Windhoek – Namibia’s financial system has been given a clean bill of health despite challenges brought on by the global COVID-19 pandemic.
The thumbs up came from both the Bank of Namibia (BoN) and the Namibia Financial Supervisory Authority (NAMFISA) this week.
The institutions said despite an eight percent GDP decline in 2020, symptomatic of the global economic downturn, Namibia’s banking and non-banking financial sector was soundly capitalised and stable.
“The financial system continued to function efficiently and effectively, while remaining generally sound and profitable the banking sector remained adequately capitalised, profitable and maintained liquidity levels well above the prudential requirements,” the financial stability report by BoN and NAMFISA said.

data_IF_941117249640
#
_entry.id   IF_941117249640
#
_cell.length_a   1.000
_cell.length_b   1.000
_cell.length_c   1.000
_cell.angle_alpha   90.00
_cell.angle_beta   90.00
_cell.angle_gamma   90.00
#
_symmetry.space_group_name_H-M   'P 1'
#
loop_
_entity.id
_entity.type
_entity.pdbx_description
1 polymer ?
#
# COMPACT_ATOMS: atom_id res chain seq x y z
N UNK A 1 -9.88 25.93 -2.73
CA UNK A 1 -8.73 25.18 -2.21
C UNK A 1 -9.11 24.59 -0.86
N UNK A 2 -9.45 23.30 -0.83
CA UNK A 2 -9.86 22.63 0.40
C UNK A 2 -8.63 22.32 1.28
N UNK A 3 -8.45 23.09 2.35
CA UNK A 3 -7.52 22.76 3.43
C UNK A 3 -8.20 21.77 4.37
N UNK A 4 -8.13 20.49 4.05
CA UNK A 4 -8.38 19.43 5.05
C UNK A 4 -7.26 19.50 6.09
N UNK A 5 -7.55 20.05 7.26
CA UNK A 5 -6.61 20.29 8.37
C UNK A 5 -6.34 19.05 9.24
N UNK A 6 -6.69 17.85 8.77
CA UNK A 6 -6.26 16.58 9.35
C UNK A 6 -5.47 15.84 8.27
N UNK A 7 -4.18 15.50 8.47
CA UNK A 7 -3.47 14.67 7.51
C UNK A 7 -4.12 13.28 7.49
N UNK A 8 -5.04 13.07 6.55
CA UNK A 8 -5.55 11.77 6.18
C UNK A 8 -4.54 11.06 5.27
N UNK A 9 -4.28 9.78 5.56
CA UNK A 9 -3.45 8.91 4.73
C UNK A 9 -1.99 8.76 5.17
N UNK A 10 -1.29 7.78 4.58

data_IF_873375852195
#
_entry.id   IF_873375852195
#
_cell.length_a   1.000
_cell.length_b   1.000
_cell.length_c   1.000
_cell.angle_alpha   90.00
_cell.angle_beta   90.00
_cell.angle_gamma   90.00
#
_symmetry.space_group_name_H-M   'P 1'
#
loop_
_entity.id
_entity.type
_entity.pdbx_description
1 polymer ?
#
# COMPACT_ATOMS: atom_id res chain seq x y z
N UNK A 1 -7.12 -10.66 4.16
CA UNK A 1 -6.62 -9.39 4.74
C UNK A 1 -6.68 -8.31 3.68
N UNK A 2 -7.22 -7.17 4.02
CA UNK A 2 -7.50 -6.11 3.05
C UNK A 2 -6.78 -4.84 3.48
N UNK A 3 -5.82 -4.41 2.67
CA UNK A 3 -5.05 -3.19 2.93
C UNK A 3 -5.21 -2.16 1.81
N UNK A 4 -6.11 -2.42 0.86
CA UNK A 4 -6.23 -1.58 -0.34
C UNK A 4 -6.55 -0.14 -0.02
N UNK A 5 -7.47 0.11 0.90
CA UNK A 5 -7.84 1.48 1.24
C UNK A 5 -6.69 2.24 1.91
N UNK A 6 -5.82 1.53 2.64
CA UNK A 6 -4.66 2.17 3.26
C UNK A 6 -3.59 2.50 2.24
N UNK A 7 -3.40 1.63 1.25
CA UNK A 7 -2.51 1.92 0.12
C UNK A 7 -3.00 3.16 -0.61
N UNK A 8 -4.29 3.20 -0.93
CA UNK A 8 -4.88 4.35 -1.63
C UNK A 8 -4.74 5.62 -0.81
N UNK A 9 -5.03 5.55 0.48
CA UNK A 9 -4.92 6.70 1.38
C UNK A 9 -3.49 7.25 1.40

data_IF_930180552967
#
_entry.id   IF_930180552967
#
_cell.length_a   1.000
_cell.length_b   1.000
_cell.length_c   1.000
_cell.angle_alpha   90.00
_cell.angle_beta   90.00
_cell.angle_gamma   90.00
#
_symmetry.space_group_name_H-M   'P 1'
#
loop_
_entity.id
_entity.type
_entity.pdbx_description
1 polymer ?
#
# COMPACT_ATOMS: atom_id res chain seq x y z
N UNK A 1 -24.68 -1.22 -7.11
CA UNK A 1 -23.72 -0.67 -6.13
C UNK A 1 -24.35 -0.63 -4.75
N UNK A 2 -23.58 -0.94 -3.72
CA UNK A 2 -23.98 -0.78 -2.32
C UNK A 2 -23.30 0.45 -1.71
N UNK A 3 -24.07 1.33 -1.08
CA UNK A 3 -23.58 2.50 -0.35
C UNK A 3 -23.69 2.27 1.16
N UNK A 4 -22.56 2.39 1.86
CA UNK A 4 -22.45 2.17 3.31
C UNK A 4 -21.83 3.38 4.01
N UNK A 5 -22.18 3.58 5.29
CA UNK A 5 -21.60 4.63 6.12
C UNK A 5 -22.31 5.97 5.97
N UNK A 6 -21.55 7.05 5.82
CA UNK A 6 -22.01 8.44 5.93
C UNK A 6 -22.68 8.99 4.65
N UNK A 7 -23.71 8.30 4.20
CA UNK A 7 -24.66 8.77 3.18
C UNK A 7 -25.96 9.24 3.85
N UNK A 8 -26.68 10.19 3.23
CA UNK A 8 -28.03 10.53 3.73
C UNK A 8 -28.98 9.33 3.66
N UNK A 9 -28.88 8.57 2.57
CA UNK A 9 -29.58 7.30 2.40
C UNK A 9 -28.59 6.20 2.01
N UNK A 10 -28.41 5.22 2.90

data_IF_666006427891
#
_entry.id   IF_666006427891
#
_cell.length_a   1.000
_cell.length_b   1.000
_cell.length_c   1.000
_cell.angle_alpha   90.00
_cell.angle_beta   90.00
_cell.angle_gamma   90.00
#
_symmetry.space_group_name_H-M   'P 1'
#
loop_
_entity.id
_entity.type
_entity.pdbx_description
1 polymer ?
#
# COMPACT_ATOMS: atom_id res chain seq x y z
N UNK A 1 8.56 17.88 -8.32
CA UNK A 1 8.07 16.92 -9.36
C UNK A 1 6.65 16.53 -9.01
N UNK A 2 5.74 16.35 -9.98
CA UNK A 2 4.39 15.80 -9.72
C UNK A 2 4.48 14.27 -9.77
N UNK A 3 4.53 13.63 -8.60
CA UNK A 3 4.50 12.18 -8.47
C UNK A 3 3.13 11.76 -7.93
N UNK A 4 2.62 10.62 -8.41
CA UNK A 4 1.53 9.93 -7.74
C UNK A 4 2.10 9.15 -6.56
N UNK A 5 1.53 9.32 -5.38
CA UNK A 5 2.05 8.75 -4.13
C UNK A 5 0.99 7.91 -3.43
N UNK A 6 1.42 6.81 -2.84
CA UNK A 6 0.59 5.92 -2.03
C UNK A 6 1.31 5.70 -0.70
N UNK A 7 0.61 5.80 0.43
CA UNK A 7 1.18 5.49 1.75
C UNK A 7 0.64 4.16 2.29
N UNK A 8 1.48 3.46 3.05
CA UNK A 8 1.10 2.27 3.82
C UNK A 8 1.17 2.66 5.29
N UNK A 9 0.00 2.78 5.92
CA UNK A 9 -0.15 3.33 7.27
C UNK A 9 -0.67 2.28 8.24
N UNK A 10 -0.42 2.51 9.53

However, asset quality as measured by non-performing loans deteriorated in 2020, a development partly ascribed to unfavourable economic conditions and their impact on household disposable income and business performance.
“Household debt growth slowed, and corporate debt declined significantly in 2020 with risks to financial stability having gone down,” noted the report.
It said the financial system’s resilience was maintained into early 2021, with the start of the rollout of vaccines in many parts of the world raising prospects of gradual normalisation of socio-economic activities over the coming months.
Authorities remain cognisant of the probability of downside risks to financial stability emanating from liquidity constraints in the banking sector.
“The potential impact on financial stability originating from both liquidity constraints and asset quality deterioration in the banking sector was assessed to be medium. To mitigate the impact of the deterioration in asset quality, the Bank of Namibia implemented additional regulatory reporting and will continue to monitor heightened credit risk going forward,” said the report.